Eddie Jacquez’s persistent attempts to get recognized by a record producer have paid off. The Farmington musician, who plays in instrumental rock band Cinematica, was following Albuquerque producer Kenny Riley on Instagram, and would often drop hints about Riley’s Rio Grande Studio, its equipment, and musicians Riley was working with. He did so hoping perhaps Riley would take notice of the band and their music. As luck would have it, Riley did. The Cinematica trio went to his studio last summer to record their album, “Ultraviolet Waterfall.”
Cinematica will perform at the Balcony Backstage on Friday, April 6.
“All the sudden, I get a random email one day, and we were reached out to by this producer,” said Jacquez. “He checked out our profile and said, ‘Hey, I hear something that I feel like I could work with. I feel like I could take your sound to the next level. Give me a call.’ He left his number for me and said, ‘Let’s talk.’”
Soon after, the trio was making a record in Albuquerque. The band is now hitting it hard, incorporating a number of videos into their electronic press kit, and anticipating a return to the famed Whiskey-A-Go-Go in Los Angeles later this year. They’ll be opening for the band Orgy.
Like Cinematica’s overall sound, “Ultraviolet Waterfall” is a dose of punk and instrumental guitar rock via space, psychedelic, guitar-driven indie rock, recommended if you like the meandering of Ozric Tentacles and the technique of Trans Am.
Influenced by the open space on the outskirts of their town, the band’s music is vast, delicate, and dreamy, while remaining adventurous and bold.
A lot of instrumental music made in the western United States comes with a space-country edge, and is often lumped in as desert noir. Ditch the country, keep the space, add an electric guitar, and you get close to Cinematica. The rhythm section, courtesy of Jacquez and bass player O.J. Kaminky, lays solid ground for Brandon Mike’s guitar skills.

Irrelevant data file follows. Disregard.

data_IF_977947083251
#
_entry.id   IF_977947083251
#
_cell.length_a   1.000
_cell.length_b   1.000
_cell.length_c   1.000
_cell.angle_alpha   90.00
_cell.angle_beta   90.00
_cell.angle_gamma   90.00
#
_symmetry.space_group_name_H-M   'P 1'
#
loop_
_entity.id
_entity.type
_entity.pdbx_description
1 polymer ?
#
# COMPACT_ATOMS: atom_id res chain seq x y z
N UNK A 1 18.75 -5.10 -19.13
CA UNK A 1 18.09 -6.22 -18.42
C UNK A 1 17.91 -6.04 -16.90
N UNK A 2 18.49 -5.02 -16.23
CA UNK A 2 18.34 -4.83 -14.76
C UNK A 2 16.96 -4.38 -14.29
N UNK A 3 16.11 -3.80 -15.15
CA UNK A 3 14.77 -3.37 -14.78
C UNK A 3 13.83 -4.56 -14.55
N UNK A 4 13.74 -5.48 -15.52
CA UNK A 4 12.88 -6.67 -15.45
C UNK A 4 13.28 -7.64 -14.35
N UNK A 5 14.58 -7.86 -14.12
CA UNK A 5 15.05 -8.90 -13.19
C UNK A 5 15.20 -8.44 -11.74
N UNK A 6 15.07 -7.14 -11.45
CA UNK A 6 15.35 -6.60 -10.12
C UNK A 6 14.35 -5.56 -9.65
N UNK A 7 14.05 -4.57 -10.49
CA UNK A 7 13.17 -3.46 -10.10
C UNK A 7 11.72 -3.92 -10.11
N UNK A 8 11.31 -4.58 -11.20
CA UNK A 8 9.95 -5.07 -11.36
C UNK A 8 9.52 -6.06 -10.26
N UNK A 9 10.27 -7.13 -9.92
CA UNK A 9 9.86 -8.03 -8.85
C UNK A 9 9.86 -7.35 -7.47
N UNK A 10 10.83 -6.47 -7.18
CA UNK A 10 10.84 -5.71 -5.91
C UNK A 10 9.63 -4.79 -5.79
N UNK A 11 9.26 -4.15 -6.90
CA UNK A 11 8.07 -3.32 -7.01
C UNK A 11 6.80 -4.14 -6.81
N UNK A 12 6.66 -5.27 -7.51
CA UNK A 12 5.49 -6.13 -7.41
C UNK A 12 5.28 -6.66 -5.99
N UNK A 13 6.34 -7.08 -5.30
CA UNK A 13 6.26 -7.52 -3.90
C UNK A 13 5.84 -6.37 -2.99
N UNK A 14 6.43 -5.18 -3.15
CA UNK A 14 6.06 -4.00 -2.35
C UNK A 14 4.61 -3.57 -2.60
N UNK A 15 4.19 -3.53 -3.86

Mike’s style and tone walks delicately between subtle and aggressive. His playing is moving, with a jazz influence that brings moments of pure escape, and could fool the listener into thinking they’re listening to the improvisation of a tripped-out jam band. That soon disappears amidst power chords and drive, though.
The band is equally adept at laying back into the world of soundbed and soundtrack, but will ultimately blast straight into the forefront, with a dark, sophisticated sound perfect for a Friday night or Sunday morning.
Cinematica’s music translates with ease from studio to stage, and the band manages to say a lot without actually saying a word.
“We love vocals, but there’s something unique about an instrumental band when you see an audience that gets captivated by what you’re doing and not saying a word. It just happened the cards fell that way for us. Brandon is such a beautiful guitar player. It’s like the songs are saying things to you without being sung,” said Jacquez.
“There’s something romantic about instrumental music. You can get lost in your own mind. You’re not trying to figure out what the singer is trying to tell you, or asking yourself what he’s trying to say. You’re caught in the sound. It envelopes you and takes you somewhere other music can’t,” he said.